Sarikei has the feel of a highway town. Several large roads disect the town's numerous blocks of 3-storey high shophouses. Many restaurants closed for business between lunch and dinner, although a few stayed open. It was to be our place for the next couple of days as I recovered from my cold. The river on which Sarikei is situated appeared brown, and full of logs and branches - a clear sign of soil erosion due to some questionalble logging practices in the area.
Sarikei is populated by many descendants of Chinese immigrants from the Fujian province of China. They are locally referred to as 'cowboys of Borneo'. We met a small group of them. They like to hang out at the local café (Café 88). We had dinner there a few times. Each time they kept buying us round after round of beer, and not letting us pay for our meals. They wouldn't take no for an answer, and loved asking us about cycling in Borneo. They often asked us why we choose to do it in the first place, stating that a bus or plane would surely get us there faster. We kept trying to tell them that we like the slower pace, and that to us it is more about the journey and not so much about the destination. They were very generous with their spirit.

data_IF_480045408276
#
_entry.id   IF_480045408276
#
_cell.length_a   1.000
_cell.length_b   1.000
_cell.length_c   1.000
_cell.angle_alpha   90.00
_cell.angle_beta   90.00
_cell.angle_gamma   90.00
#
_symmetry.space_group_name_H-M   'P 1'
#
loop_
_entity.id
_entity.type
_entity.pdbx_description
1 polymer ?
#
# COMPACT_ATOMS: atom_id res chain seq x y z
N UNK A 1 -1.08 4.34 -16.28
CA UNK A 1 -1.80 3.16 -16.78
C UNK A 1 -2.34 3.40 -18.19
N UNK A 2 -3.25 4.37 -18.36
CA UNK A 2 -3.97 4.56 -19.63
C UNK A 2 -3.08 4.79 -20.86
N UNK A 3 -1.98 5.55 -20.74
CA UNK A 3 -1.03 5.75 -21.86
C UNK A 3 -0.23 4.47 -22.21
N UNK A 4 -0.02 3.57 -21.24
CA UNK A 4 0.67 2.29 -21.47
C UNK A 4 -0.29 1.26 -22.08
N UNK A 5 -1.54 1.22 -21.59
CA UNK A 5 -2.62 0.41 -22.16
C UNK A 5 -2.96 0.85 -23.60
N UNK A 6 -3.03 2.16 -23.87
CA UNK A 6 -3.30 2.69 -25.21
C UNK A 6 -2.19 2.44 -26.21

Myles decided to get a haircut at a local barber shop. The owner was just sitting there in his tiny shop with only a couple of chairs. Outside the shop he parked his ride - a 30 year old RobinHood bike with a Sarikei license. We couldn't resist. After chatting with him for a while, we were once again reminded of the overwhelming generosity of spirit in this part of the world.